It’s not LAs who control schools but MATs
After a wait which exceeded the time limit for responding to Freedom of Information (FoI) requests, the Department for Education (DfE) told me where to find the full text of a speech made by education secretary Damian Hinds to the Confederation of School Trusts (CST) in early October.
The DfE had published the speech after delivery but parts were missing. These were labelled ‘political content redacted’. I wanted to know what was so political that members of the public couldn't read it.
The full text was deposited in the House of Commons Library on 29 October 2018, I was told. This was despite the media having received the full text before it was made.
Redacted sections rubbished Labour's ideas for education
Much of the missing content was devoted to rubbishing ideas announced by his shadow education secretary, Angela Rayner, at the Labour Conference 2018. Labour’s promised restoration of ‘local democratic control’ wasn’t giving power back to communities, Hinds said, but risked descending into ‘dangerous control freakery’. The academies programme had ‘been about trusting headteachers and school leaders to run schools, not local politicians’. Nothing to do with paving the way for groups like Serco to run schools, then?
There’s something rather blinkered about Hinds’s statement. The ‘dangerous control freakery’ has burgeoned since 2010: a detailed National Curriculum, power moving to the centre, money diverted towards pet projects, DfE ‘brokers’ using strong-arm tactics to force schools to become academies, the DfE spinning data to such an extent it earned a strong rebuke from the UK Statistics Watchdog…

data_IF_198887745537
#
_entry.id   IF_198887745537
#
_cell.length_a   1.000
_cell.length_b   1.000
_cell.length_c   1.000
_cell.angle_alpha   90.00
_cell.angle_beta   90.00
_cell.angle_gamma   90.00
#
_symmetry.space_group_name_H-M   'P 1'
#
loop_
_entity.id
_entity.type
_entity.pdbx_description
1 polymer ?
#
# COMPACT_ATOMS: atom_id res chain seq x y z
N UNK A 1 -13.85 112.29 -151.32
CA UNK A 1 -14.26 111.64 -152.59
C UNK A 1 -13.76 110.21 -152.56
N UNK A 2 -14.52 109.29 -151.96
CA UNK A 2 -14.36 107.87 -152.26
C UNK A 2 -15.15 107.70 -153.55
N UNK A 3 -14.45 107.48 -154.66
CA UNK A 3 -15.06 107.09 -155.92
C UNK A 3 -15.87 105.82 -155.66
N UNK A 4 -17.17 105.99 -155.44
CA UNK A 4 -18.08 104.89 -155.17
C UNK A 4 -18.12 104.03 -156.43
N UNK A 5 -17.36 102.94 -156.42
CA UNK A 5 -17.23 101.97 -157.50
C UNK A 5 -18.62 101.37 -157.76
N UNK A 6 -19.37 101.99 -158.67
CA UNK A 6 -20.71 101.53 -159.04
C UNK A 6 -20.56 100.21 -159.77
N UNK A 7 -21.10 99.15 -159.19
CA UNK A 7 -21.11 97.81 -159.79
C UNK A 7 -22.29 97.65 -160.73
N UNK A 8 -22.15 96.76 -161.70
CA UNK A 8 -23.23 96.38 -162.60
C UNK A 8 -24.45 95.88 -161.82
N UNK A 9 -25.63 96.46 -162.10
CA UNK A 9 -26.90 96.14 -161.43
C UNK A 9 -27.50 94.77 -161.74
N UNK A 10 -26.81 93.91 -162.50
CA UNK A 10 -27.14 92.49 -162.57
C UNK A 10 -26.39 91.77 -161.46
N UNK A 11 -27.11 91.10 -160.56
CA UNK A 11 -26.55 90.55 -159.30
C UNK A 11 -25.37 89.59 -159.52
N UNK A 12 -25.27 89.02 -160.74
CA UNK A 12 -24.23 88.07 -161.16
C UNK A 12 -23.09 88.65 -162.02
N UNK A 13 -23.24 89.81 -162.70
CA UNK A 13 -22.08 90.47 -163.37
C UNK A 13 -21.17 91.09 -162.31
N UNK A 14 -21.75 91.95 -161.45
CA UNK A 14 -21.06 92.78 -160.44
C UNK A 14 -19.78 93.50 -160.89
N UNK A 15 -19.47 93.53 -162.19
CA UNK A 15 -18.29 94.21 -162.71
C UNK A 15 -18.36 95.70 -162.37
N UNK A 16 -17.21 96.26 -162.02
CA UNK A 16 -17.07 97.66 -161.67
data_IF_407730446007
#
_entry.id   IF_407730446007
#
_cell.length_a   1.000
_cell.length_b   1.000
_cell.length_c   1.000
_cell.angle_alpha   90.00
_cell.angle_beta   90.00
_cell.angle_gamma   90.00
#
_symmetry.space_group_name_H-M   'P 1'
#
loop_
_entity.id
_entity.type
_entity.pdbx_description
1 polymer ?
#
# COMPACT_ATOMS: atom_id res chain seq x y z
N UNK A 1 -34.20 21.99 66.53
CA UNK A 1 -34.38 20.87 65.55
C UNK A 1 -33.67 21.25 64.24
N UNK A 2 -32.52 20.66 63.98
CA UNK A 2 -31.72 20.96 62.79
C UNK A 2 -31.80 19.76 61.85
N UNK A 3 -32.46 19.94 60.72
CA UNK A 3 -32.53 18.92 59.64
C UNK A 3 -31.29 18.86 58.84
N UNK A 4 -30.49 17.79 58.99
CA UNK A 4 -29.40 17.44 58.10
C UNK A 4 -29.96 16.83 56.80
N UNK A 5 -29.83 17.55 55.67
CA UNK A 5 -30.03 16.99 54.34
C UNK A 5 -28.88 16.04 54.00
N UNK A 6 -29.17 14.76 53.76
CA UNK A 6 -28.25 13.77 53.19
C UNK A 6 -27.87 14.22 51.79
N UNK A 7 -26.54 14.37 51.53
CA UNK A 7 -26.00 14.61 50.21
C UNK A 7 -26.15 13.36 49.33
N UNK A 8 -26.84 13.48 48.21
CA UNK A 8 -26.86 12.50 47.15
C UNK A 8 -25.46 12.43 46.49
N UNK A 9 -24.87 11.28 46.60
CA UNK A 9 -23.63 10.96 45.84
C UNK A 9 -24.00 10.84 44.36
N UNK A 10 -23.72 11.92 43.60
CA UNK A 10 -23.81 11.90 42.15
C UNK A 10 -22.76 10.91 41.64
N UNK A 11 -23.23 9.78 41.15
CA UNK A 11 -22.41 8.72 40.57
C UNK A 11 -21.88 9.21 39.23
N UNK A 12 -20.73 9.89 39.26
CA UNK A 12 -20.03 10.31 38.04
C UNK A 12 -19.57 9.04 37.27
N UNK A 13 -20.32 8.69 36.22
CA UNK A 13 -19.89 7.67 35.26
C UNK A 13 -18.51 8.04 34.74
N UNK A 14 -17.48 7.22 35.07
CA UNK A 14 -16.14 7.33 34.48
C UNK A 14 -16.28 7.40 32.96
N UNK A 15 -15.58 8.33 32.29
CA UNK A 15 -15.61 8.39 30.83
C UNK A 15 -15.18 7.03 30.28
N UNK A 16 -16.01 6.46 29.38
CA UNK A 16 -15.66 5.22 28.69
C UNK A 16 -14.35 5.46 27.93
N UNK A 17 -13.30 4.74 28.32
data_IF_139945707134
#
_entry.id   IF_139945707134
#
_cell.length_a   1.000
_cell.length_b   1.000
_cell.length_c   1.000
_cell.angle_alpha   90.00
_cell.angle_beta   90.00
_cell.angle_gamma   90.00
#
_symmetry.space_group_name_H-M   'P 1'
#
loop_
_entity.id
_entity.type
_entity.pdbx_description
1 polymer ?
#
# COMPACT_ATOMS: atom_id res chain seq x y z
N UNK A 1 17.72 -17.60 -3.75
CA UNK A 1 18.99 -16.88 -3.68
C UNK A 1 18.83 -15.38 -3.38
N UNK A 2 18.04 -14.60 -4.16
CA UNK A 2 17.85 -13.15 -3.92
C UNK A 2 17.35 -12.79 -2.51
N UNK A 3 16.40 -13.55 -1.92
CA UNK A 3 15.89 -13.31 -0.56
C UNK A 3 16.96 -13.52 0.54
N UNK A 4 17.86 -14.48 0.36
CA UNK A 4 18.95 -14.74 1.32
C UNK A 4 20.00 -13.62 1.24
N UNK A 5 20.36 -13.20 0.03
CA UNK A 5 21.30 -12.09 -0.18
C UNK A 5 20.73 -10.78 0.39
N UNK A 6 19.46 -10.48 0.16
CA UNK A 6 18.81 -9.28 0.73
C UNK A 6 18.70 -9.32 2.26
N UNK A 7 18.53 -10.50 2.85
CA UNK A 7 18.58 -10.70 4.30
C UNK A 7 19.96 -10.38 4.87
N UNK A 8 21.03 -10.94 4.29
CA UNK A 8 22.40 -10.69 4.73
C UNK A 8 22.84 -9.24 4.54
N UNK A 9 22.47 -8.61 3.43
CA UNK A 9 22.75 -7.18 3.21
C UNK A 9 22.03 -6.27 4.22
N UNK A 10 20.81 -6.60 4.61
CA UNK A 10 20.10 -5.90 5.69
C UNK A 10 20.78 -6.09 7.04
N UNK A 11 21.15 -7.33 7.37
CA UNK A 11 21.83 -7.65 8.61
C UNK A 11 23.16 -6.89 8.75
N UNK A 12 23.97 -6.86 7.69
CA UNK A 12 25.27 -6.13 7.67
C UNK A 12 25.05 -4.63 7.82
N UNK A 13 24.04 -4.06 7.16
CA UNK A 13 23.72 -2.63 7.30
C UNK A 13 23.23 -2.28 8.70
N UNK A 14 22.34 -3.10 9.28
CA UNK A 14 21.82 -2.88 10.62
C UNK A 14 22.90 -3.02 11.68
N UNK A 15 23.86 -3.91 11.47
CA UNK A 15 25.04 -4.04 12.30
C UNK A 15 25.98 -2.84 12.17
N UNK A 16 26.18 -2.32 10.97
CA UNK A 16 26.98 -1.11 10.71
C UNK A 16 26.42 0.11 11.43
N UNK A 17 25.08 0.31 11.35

Under academization, it’s not heads who run schools but academy trusts. The only academies who retain a measure of control are those in stand-alone trusts; academies in multi-academy trusts lose their legal identity. MAT trustees, not heads, make decisions. In some case, MATs impose a trust-wide curriculum and teaching methods. There’s not much scope there for heads to exercise freedom.
Politicians aren’t very good at running schools, Hinds admitted
Another redacted admission was that politicians aren’t ‘very good’ at running schools. But that’s what politicians have done since the Education Reform Act 1988 via Tony Zoffis* and Michael Gove’s dysfunctional DfE.
It’s refreshing, therefore, to hear an education secretary admit that politicians are poor at running schools. He told Labour to ‘leave our kids alone’. He should extend this message to the government.
The role of politicians is to fund schools adequately not impose unnecessary tests which have no educational value or pontificate on teaching methods and curriculum content (Nick Gibb, take note). Neither is it to offer bottles of champagne to any school where schools minister Lord Agnew can't sniff out wasted money.
The role of an education secretary is to support schools not to offer a false promise of ‘freedom’. Neither is it to encourage a charity, and CST is a charity, to promote governmental policies. Charities are forbidden from being partisan. Redacting parts of a speech to a charity on political grounds could raise doubts about a charity's independence.
*The nickname given to Tony Blair’s office by educationalist Ted Wragg.